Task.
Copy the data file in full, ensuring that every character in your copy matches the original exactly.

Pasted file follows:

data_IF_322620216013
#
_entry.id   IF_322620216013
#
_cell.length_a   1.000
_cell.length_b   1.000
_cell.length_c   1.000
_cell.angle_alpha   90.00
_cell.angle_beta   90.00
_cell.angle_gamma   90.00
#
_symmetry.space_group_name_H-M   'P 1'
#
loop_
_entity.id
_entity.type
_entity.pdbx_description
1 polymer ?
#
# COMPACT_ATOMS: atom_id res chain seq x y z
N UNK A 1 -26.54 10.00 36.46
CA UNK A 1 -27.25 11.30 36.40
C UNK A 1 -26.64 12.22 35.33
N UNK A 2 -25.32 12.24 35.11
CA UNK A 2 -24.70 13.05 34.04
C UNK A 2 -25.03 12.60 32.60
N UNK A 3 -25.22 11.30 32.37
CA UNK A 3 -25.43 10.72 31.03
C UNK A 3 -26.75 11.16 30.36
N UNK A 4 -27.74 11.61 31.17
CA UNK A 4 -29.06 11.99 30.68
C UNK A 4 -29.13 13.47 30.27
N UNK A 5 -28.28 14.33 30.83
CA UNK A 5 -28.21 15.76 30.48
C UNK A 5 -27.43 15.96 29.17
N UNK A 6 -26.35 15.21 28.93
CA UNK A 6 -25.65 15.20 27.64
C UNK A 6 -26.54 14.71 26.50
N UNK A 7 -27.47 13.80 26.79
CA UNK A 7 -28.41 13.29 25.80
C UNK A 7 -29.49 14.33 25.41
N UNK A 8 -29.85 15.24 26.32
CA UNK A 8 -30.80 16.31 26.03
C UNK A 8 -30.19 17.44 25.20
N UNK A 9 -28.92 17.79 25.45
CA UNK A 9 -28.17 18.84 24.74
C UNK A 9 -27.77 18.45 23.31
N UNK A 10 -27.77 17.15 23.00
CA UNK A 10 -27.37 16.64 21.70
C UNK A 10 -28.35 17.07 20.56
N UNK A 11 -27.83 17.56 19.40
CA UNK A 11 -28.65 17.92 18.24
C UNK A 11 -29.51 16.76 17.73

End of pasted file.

data_IF_322620216013
#
_entry.id   IF_322620216013
#
_cell.length_a   1.000
_cell.length_b   1.000
_cell.length_c   1.000
_cell.angle_alpha   90.00
_cell.angle_beta   90.00
_cell.angle_gamma   90.00
#
_symmetry.space_group_name_H-M   'P 1'
#
loop_
_entity.id
_entity.type
_entity.pdbx_description
1 polymer ?
#
# COMPACT_ATOMS: atom_id res chain seq x y z
N UNK A 1 -26.54 10.00 36.46
CA UNK A 1 -27.25 11.30 36.40
C UNK A 1 -26.64 12.22 35.33
N UNK A 2 -25.32 12.24 35.11
CA UNK A 2 -24.70 13.05 34.04
C UNK A 2 -25.03 12.60 32.60
N UNK A 3 -25.22 11.30 32.37
CA UNK A 3 -25.43 10.72 31.03
C UNK A 3 -26.75 11.16 30.36
N UNK A 4 -27.74 11.61 31.17
CA UNK A 4 -29.06 11.99 30.68
C UNK A 4 -29.13 13.47 30.27
N UNK A 5 -28.28 14.33 30.83
CA UNK A 5 -28.21 15.76 30.48
C UNK A 5 -27.43 15.96 29.17
N UNK A 6 -26.35 15.21 28.93
CA UNK A 6 -25.65 15.20 27.64
C UNK A 6 -26.54 14.71 26.50
N UNK A 7 -27.47 13.80 26.79
CA UNK A 7 -28.41 13.29 25.80
C UNK A 7 -29.49 14.33 25.41
N UNK A 8 -29.85 15.24 26.32
CA UNK A 8 -30.80 16.31 26.03
C UNK A 8 -30.19 17.44 25.20
N UNK A 9 -28.92 17.79 25.45
CA UNK A 9 -28.17 18.84 24.74
C UNK A 9 -27.77 18.45 23.31
N UNK A 10 -27.77 17.15 23.00
CA UNK A 10 -27.37 16.64 21.70
C UNK A 10 -28.35 17.07 20.56
N UNK A 11 -27.83 17.56 19.40
CA UNK A 11 -28.65 17.92 18.24
C UNK A 11 -29.51 16.76 17.73